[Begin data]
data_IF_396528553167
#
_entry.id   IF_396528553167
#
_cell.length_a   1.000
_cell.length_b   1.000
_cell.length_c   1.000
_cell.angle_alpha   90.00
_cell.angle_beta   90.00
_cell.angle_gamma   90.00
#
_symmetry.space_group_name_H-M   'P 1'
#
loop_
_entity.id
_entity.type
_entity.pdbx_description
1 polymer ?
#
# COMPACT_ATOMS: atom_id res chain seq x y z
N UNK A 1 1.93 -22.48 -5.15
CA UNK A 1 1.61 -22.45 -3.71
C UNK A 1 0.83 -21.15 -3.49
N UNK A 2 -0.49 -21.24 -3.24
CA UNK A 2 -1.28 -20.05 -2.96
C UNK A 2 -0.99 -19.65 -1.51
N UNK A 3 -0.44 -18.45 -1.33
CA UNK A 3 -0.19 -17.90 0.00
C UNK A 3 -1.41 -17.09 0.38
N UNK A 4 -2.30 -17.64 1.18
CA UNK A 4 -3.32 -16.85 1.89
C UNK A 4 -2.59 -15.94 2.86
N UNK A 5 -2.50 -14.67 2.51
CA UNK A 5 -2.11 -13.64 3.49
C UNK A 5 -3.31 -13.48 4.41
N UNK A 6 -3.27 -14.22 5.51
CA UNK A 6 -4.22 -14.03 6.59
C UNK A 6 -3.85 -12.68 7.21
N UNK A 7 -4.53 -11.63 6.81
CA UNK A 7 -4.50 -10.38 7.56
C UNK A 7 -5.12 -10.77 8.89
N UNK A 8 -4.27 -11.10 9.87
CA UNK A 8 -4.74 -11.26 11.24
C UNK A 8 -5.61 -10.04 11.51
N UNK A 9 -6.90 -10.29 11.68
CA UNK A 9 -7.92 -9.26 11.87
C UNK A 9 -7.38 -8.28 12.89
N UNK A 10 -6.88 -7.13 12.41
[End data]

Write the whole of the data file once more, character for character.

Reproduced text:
data_IF_396528553167
#
_entry.id   IF_396528553167
#
_cell.length_a   1.000
_cell.length_b   1.000
_cell.length_c   1.000
_cell.angle_alpha   90.00
_cell.angle_beta   90.00
_cell.angle_gamma   90.00
#
_symmetry.space_group_name_H-M   'P 1'
#
loop_
_entity.id
_entity.type
_entity.pdbx_description
1 polymer ?
#
# COMPACT_ATOMS: atom_id res chain seq x y z
N UNK A 1 1.93 -22.48 -5.15
CA UNK A 1 1.61 -22.45 -3.71
C UNK A 1 0.83 -21.15 -3.49
N UNK A 2 -0.49 -21.24 -3.24
CA UNK A 2 -1.28 -20.05 -2.96
C UNK A 2 -0.99 -19.65 -1.51
N UNK A 3 -0.44 -18.45 -1.33
CA UNK A 3 -0.19 -17.90 0.00
C UNK A 3 -1.41 -17.09 0.38
N UNK A 4 -2.30 -17.64 1.18
CA UNK A 4 -3.32 -16.85 1.89
C UNK A 4 -2.59 -15.94 2.86
N UNK A 5 -2.50 -14.67 2.51
CA UNK A 5 -2.11 -13.64 3.49
C UNK A 5 -3.31 -13.48 4.41
N UNK A 6 -3.27 -14.22 5.51
CA UNK A 6 -4.22 -14.03 6.59
C UNK A 6 -3.85 -12.68 7.21
N UNK A 7 -4.53 -11.63 6.81
CA UNK A 7 -4.50 -10.38 7.56
C UNK A 7 -5.12 -10.77 8.89
N UNK A 8 -4.27 -11.10 9.87
CA UNK A 8 -4.74 -11.26 11.24
C UNK A 8 -5.61 -10.04 11.51
N UNK A 9 -6.90 -10.29 11.68
CA UNK A 9 -7.92 -9.26 11.87
C UNK A 9 -7.38 -8.28 12.89
N UNK A 10 -6.88 -7.13 12.41